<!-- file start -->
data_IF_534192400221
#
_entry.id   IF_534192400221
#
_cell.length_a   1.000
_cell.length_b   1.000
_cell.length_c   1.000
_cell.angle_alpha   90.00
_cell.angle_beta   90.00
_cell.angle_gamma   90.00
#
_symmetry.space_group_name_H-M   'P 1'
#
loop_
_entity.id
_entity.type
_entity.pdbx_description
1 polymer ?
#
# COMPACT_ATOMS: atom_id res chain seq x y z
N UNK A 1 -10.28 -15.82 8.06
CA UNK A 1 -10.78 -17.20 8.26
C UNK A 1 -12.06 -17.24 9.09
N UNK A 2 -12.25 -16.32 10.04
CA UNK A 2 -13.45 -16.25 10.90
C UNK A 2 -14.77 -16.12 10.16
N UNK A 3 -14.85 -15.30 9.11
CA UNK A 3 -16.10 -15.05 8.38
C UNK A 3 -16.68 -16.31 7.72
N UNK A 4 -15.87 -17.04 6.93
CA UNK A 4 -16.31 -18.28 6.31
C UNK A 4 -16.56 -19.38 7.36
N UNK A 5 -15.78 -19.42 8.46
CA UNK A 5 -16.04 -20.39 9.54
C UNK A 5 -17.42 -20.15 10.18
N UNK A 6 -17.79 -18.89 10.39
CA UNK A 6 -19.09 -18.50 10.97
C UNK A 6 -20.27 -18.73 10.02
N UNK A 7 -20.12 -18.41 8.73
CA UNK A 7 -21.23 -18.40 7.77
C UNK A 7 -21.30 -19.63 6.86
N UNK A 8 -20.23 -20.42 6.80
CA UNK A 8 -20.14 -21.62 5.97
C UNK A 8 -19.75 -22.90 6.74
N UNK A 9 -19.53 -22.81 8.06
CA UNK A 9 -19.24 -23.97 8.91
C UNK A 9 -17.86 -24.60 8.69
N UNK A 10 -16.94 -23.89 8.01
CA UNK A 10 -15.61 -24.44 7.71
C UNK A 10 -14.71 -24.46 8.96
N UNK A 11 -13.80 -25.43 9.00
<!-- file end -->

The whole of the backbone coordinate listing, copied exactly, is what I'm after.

data_IF_534192400221
#
_entry.id   IF_534192400221
#
_cell.length_a   1.000
_cell.length_b   1.000
_cell.length_c   1.000
_cell.angle_alpha   90.00
_cell.angle_beta   90.00
_cell.angle_gamma   90.00
#
_symmetry.space_group_name_H-M   'P 1'
#
loop_
_entity.id
_entity.type
_entity.pdbx_description
1 polymer ?
#
# COMPACT_ATOMS: atom_id res chain seq x y z
N UNK A 1 -10.28 -15.82 8.06
CA UNK A 1 -10.78 -17.20 8.26
C UNK A 1 -12.06 -17.24 9.09
N UNK A 2 -12.25 -16.32 10.04
CA UNK A 2 -13.45 -16.25 10.90
C UNK A 2 -14.77 -16.12 10.16
N UNK A 3 -14.85 -15.30 9.11
CA UNK A 3 -16.10 -15.05 8.38
C UNK A 3 -16.68 -16.31 7.72
N UNK A 4 -15.87 -17.04 6.93
CA UNK A 4 -16.31 -18.28 6.31
C UNK A 4 -16.56 -19.38 7.36
N UNK A 5 -15.78 -19.42 8.46
CA UNK A 5 -16.04 -20.39 9.54
C UNK A 5 -17.42 -20.15 10.18
N UNK A 6 -17.79 -18.89 10.39
CA UNK A 6 -19.09 -18.50 10.97
C UNK A 6 -20.27 -18.73 10.02
N UNK A 7 -20.12 -18.41 8.73
CA UNK A 7 -21.23 -18.40 7.77
C UNK A 7 -21.30 -19.63 6.86
N UNK A 8 -20.23 -20.42 6.80
CA UNK A 8 -20.14 -21.62 5.97
C UNK A 8 -19.75 -22.90 6.74
N UNK A 9 -19.53 -22.81 8.06
CA UNK A 9 -19.24 -23.97 8.91
C UNK A 9 -17.86 -24.60 8.69
N UNK A 10 -16.94 -23.89 8.01
CA UNK A 10 -15.61 -24.44 7.71
C UNK A 10 -14.71 -24.46 8.96
N UNK A 11 -13.80 -25.43 9.00